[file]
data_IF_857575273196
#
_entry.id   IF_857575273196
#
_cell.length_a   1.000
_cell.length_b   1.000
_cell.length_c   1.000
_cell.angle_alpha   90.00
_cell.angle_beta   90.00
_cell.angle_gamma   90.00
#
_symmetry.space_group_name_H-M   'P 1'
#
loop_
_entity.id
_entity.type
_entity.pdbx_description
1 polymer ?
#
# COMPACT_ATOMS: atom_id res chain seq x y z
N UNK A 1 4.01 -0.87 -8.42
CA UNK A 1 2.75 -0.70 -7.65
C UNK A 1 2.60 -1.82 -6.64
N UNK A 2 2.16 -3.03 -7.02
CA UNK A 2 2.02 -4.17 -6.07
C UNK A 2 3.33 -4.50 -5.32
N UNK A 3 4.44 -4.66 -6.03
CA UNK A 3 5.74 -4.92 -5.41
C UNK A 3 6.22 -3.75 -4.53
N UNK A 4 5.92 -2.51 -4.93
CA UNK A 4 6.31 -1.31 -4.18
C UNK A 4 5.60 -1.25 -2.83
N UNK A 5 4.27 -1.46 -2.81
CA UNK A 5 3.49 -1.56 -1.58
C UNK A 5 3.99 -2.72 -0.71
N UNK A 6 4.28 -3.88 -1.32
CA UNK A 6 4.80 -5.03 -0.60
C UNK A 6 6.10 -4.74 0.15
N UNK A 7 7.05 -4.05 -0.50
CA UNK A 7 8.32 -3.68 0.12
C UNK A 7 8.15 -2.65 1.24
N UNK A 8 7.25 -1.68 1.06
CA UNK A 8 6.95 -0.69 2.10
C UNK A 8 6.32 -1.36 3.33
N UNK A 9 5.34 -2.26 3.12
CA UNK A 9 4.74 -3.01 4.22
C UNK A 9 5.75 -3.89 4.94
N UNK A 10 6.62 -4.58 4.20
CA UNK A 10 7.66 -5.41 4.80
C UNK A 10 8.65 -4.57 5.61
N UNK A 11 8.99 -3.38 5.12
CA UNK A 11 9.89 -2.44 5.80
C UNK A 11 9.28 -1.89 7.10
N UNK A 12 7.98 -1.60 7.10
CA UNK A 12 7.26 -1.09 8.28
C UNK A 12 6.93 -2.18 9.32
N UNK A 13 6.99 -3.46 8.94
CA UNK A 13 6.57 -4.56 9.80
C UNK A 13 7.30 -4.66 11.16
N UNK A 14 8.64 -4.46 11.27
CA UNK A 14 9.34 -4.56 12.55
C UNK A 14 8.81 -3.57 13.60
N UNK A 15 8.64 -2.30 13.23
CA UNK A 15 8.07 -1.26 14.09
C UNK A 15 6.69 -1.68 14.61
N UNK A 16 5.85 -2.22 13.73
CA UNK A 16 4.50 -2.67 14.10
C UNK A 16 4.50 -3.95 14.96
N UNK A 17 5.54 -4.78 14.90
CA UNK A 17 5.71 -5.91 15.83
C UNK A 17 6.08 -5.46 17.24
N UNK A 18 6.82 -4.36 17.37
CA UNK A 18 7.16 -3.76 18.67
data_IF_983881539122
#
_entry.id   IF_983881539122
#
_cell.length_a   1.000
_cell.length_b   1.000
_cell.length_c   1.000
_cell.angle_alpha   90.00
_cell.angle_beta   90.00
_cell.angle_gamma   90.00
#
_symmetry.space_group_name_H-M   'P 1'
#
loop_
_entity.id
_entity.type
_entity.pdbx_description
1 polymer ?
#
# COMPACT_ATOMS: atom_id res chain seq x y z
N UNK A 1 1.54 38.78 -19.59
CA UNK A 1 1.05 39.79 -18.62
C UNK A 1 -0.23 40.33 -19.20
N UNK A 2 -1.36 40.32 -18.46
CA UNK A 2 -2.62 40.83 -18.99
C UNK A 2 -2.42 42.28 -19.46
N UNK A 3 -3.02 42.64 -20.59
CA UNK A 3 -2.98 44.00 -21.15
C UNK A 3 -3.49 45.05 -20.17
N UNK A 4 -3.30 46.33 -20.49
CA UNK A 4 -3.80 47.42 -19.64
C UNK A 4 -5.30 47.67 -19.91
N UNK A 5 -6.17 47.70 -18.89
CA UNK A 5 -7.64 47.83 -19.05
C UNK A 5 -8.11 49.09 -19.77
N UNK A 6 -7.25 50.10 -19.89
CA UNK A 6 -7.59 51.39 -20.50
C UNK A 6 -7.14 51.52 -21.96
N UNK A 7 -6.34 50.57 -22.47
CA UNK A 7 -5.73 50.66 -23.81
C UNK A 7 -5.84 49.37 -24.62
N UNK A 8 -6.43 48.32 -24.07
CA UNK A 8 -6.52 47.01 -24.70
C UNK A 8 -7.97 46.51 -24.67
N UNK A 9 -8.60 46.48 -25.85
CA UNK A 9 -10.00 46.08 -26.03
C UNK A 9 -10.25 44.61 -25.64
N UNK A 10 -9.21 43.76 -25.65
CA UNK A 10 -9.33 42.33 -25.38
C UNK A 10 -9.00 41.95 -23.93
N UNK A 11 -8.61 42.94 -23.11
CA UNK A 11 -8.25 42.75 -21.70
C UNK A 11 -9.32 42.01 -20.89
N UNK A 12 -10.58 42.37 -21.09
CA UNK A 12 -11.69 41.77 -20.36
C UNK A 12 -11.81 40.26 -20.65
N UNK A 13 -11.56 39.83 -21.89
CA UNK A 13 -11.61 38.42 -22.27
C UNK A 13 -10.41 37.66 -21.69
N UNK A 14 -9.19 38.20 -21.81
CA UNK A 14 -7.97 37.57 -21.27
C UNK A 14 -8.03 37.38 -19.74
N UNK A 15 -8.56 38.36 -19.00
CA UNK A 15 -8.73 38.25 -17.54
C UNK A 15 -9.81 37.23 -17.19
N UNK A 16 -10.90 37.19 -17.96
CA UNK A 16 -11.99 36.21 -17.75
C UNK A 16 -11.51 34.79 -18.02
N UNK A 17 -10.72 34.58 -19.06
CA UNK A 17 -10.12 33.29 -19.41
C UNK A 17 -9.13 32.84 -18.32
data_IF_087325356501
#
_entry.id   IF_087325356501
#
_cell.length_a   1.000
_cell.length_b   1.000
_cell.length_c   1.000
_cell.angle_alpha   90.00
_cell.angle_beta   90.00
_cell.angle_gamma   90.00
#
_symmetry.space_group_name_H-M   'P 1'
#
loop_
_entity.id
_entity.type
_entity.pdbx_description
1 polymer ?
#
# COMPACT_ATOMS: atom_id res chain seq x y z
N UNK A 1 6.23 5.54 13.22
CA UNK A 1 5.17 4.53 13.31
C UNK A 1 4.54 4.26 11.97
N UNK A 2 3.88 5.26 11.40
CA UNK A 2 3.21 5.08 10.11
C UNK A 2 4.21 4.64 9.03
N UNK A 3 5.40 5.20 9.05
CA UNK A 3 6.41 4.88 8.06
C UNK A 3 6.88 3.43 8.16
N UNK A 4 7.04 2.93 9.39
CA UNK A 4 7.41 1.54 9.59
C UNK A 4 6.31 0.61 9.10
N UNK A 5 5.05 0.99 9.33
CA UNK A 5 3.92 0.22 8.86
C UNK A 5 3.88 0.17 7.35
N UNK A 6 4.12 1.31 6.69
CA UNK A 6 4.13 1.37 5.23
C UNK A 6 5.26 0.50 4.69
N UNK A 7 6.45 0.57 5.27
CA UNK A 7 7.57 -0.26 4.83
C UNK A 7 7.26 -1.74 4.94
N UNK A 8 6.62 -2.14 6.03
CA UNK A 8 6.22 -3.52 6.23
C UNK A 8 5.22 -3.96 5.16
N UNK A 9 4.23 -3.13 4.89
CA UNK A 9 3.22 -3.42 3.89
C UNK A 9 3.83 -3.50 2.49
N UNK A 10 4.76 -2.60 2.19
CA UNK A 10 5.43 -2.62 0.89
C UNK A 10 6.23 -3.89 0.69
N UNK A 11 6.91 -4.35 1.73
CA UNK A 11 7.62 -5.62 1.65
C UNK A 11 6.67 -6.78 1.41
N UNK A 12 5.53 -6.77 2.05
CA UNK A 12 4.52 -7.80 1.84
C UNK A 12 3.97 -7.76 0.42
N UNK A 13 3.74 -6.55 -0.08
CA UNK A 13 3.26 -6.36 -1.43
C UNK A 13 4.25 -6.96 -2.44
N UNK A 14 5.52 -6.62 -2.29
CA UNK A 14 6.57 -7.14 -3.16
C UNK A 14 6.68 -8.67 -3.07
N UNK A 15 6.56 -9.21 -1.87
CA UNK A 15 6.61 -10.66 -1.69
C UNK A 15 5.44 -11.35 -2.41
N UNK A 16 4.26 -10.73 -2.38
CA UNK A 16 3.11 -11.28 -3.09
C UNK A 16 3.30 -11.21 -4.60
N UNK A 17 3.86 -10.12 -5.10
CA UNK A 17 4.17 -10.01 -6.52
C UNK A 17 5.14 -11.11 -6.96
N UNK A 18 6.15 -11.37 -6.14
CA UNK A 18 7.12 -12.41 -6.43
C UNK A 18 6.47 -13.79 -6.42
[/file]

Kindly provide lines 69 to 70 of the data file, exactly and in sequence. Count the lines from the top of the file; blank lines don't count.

N UNK A 17 5.54 -4.78 14.90
CA UNK A 17 5.71 -5.91 15.83